Villagers need to be inside a sphere (radius = village radius) around the village center in order to breed. But the village population counts only villagers that are inside a box (width, length = 2× village radius, height: 9 [always!]) around the village center. So with a sphere that can grow to any size, and a box that's always only 9 high, it should be apparent that there are some zones only covered by the sphere (above and below the village center).

You can reproduce/abuse this behavior by building 6 houses on the ground level (enough to set the villager limit to 2), drop 2 (or more) villagers into a 6 blocks deep hole, and leave one villager at the top to keep the houses "alive". The villagers in the hole will breed indefinitely, because they're not counted against the cap. Of course as of Minecraft v1.8 you need to make the villagers willing to breed, by also giving them food (or give them a farm, a crop, with a farmer), or trading with them.

Iron golems[edit | edit source]

See also: Tutorials/Iron golem farm

Iron golems will spawn near the center of a village if it has at least ten villagers and 21 houses. Additional houses beyond the 21st will make no difference as far as golem spawning is concerned, although 29 would be needed to spawn ten villagers naturally. Additional villagers will allow more golems to spawn, in increments of one golem for every ten extra villagers (so 0-9 villagers allows no golems to spawn, the cap is set at zero; 10-19 raises that cap to one, 20-29 raises it to two, etc.). This cap only limits the number of golems in a village at any one time; as soon as one is killed or leaves the village boundaries, a new one can spawn in its place immediately.

The golem spawning zone is a 16×16×6 area centered around the center point of the village. As long as all the conditions are met (10 villagers, 21 houses, golem cap not reached), then each game tick (1/20 of a second) there is a 1/7000 chance the game will try to spawn a golem. When a golem is to be spawned, up to ten attempts are made to spawn a golem. A random spot is chosen inside the spawning zone, and if that spot is above a solid-topped block with at least 2×2×4 space above it (including liquids—golems can spawn in water, which is key to most iron farm designs—and transparent blocks), then a golem is spawned there.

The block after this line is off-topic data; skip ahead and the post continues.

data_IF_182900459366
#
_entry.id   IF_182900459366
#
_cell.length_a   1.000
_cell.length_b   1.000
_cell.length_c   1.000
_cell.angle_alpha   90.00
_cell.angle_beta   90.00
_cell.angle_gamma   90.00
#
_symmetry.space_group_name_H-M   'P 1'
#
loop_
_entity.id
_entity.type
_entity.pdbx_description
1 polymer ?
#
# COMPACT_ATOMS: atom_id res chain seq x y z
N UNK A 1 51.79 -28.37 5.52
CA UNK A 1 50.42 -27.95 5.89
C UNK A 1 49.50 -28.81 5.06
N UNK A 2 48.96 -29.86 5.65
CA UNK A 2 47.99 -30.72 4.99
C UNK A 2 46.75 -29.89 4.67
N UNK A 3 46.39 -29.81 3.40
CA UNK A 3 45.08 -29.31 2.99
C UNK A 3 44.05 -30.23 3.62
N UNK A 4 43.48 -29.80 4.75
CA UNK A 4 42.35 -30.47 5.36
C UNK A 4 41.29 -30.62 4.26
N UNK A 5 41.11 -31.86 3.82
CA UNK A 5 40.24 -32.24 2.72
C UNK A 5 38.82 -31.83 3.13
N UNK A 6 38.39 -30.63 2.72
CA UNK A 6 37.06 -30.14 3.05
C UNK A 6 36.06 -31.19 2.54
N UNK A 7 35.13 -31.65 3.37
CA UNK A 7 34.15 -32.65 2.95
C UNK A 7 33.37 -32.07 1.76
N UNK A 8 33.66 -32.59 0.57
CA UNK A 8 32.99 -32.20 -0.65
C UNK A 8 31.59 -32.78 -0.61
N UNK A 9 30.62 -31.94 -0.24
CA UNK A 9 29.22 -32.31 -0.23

The average expected spawning rate, if the golems are killed or flushed outside the village boundary quickly enough so that the cap is never reached and new ones are able to spawn in their place immediately, is roughly 10 golems per hour. A higher cap doesn't increase this rate beyond reducing the amount of time that the cap is filled while the newly-spawned golem is killed or removed.

Zombie sieges[edit | edit source]

At night, there is a chance that a zombie siege might occur. This is when a large number of zombies spawn in or near a village, attacking what villagers they can reach, crowding around and pounding on the doors of those they can't. On hard or hardcore mode, they can actually break down the wooden doors of the villagers' homes (this is true of all zombies, not just during sieges.) A zombie siege requires a village of at least 10 houses and at least 20 villagers.

Zombies in sieges ignore light levels and the 24-block minimum distance from the player, but other than that, behave absolutely normal (i.e., they will not spawn on glowstone or any other transparent or half block, need a 2×1×1 minimum space, etc.). They can also spawn INSIDE doors, making Iron Golem farms difficult to build on hard, as zombies beat down doors on hard (they'll attempt to beat them down on other difficulties, but not succeed). However, zombies won't spawn 128 blocks away from you, even though the siege is technically happening in the game code, so you're safe if you build it high up. You can make houses virtually zombie-proof simply by taking out one ground block from directly in front of the door, and, if necessary, rehanging the door such that the outside is "smooth," i.e. the door's position on its ground block runs consistent with the outside wall. This is because zombies can only break the top half of a door, and if they have to jump, they will never get through.

Video[edit | edit source]

External links[edit | edit source]

  • Village Info mod by trunkz - The mod provides a more detailed look at what's going on with your village. It adds a few lines to your F3 screen indicating if you're in or near a village, and info about its size, population (both current and maximum) number of houses, etc.
  • Imgur gallery by Derrick - A briefer, more compact visualization of what makes a "house," and a bonus "villager breeding unit" that can support up to 35 villagers in an 11×10 or so space (the unit takes up that much space, the villagers themselves wander around outside of it)